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Glenmary priests and brothers visit Islamic Center of Greater Cincinnati

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Priests and brothers from Glenmary Home Missioners pose for a photo with representatives from the Islamic Center of Greater Cincinnati Nov. 29 in the center's prayer hall. (Photo Courtesy of Glenmary/John Stegeman)
Priests and brothers from Glenmary Home Missioners pose for a photo with representatives from the Islamic Center of Greater Cincinnati Nov. 29 in the center’s prayer hall. (Photo Courtesy of Glenmary/John Stegeman)

By John Stegeman
Glenmary Home Missioners

Less than 24 hours after an attack on The Ohio State University campus by a self-identified Muslim, a group of priests and brothers from the Cincinnati-based Glenmary Home Missioners entered a mosque to learn more about Islam, the world’s second-largest faith behind Christianity.

Though independent of Archdiocese of Cincinnati interfaith efforts, the Glenmarians’ visit follows a pattern of outreach modeled by Archbishop Dennis M. Schnurr. The archbishop visited the Islamic Center of Greater Cincinnati (ICGC) in 2010, and received a delegation from the center in 2015, giving them a tour of the Cathedral of St. Peter in Chains.

Glenmary president Father Chet Artysiewicz, first vice president Father Neil Pezzulo and 12 others toured ICGC in West Chester on Nov. 29. The Glenmarians planned the visit after a district meeting, which discussed among other issues, racism. The national discussion about Islam and refugees precipitated by the presidential election, and Glenmary’s longstanding ecumenical attitude played a role as well.

Ecumenism, that is to say working alongside fellow Christians, has long been a part of Glenmary’s mission. Given that home missioners serve primarily in rural parts of Appalachia and the South, the opportunity for Glenmarians to interact with Muslims have been limited.

“It was very much that ecumenical spirit of reaching out to our neighbors and growing in faith and sharing our understanding with them (that prompted this visit),” said Glenmary Brother David Henley, who organized the outing. “We don’t have that opportunity in the mission areas to do that.”

ICGC Imam Hossam Musa said the mosque frequently receives non-Muslim clergy and lay people for tours and talks, and welcomes the interaction.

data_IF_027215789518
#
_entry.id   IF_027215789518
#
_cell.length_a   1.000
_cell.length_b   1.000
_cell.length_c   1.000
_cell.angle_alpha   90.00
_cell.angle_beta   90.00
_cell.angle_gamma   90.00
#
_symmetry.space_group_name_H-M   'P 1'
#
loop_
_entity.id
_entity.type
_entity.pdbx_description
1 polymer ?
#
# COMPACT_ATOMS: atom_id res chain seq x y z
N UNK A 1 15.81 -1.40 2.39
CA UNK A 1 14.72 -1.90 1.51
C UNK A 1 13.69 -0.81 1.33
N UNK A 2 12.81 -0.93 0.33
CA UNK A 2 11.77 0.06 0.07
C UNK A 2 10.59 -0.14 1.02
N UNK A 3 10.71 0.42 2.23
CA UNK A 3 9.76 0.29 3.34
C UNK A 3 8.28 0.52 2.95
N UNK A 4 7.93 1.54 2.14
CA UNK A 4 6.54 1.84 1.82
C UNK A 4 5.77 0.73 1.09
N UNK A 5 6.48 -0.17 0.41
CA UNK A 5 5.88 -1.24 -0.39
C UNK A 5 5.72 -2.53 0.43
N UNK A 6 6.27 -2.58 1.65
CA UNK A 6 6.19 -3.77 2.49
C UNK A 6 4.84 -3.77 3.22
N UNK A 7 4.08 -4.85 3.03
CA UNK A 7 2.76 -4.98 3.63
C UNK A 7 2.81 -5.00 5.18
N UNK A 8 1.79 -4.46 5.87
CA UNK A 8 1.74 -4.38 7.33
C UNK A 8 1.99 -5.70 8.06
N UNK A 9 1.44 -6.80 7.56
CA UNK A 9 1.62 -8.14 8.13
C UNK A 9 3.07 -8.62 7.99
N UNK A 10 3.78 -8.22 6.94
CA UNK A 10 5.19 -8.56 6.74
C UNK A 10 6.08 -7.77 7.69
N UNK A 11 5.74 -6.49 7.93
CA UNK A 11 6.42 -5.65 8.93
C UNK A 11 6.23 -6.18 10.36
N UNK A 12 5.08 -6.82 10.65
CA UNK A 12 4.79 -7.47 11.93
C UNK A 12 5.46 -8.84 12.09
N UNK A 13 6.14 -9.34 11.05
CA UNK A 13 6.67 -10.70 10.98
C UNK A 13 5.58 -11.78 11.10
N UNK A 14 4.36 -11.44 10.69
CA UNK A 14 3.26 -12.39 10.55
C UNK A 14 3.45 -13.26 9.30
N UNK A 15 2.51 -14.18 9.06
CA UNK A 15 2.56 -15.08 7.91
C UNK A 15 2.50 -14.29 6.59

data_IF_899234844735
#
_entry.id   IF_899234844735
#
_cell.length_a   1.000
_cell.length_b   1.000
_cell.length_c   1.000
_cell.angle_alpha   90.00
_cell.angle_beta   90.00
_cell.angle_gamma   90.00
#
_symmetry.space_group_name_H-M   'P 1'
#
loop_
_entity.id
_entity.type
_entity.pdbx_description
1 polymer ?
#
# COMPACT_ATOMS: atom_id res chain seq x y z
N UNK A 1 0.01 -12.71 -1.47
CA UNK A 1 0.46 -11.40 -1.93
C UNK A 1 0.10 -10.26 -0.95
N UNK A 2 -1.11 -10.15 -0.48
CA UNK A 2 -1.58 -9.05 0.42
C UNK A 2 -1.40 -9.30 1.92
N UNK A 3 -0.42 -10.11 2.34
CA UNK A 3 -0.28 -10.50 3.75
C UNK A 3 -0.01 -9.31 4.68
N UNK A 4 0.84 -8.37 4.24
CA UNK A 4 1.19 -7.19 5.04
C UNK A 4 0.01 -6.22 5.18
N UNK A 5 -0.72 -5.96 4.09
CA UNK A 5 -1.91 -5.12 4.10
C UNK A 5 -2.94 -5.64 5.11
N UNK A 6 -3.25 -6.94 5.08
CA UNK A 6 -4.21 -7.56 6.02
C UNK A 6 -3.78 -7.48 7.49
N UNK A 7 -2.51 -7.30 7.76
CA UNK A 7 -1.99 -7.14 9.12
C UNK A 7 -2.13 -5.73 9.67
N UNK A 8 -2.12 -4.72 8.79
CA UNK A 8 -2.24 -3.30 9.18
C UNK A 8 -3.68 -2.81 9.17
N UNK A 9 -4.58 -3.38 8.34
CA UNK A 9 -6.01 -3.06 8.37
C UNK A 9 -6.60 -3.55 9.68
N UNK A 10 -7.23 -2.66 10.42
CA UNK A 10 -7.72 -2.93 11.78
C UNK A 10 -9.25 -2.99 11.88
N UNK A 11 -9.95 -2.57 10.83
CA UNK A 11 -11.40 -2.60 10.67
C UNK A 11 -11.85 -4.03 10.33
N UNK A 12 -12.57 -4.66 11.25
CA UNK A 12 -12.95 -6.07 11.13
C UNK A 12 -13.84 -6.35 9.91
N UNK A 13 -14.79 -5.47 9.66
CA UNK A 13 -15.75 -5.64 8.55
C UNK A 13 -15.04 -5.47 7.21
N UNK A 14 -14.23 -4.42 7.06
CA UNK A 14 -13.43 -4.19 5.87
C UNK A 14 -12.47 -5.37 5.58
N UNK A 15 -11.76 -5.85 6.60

“We have very strong interfaith partnerships, and we try to not just do that with the leadership, but we also preach to our congregation how to love and respect and care for your neighbor genuinely as that is the core of our faith,” he said. During the tour, Imam Musa shared a vision of mutual respect. “I think it is important that we send the message that we as faith leaders are instructing (the people) according to our faith, according to what Jesus would do with his Muslim neighbor, what Moses would do with his Muslim neighbor?”

Imam Musa said understanding in the local area has grown, but in the wake of attacks like the one at Ohio State, there is sometimes fear in his community about possible retribution.
“Sometimes it does worry us when incidents such as that take place that some sort of reaction could come about on innocent individuals that happen to be from the Muslim faith,” Musa said. “There is somewhat of an obvious knee-jerk reaction that you may expect here and there, but I think people are much wiser than that in general. It is a terrible, terrible incident that took place (at Ohio State). Our prayers go out to the victims and the victims’ families and to all of us as we’re all victims of that kind of horrible and unacceptable behavior.”

On the tour, Glenmarians listened to Shabana Ahmed, tours and talks chair at ICGC. She explained that there is no “cookie cutter” Muslim, as the 1.6 billion-member strong religion has people from all walks of life, and they hail from many countries. She noted that less than 20 percent of Muslims reside in the Middle East and North Africa. The country with the most Muslims is Indonesia, followed by Pakistan and India. Between 20,000 and 30,000 Muslims reside in the tri-state area around the mosque.

“I think it’s important to engage, especially Muslims, because beyond the fact of their sheer size and world impact, understanding the religion and the people helps address a very sensitive issue for our own country,” Father Artysiewicz said. “There is a tremendous diversity of opinions about Muslims in the U.S. The recent political climate only exacerbates what has been a continuing divisive issue. Contact with Muslims who are decent human beings, good citizens, and people who decry terrorism can only help us live in greater harmony.”

The Catholic Church was well established when Islam came onto the scene in the 7th Century. Political affairs, in addition to religious differences, led to much conflict over the centuries, but in 1964 Pope Paul VI wrote Lumen Gentium (Light of the Nations). The document was promulgated by the Second Vatican Council and stated, “But the plan of salvation also includes those who acknowledge the Creator. In the first place amongst these there are the Muslims, who, professing to hold the faith of Abraham, along with us adore the one and merciful God, who on the last day will judge mankind.” Similar language was included in the Catechism of the Catholic Church, published in 1992.

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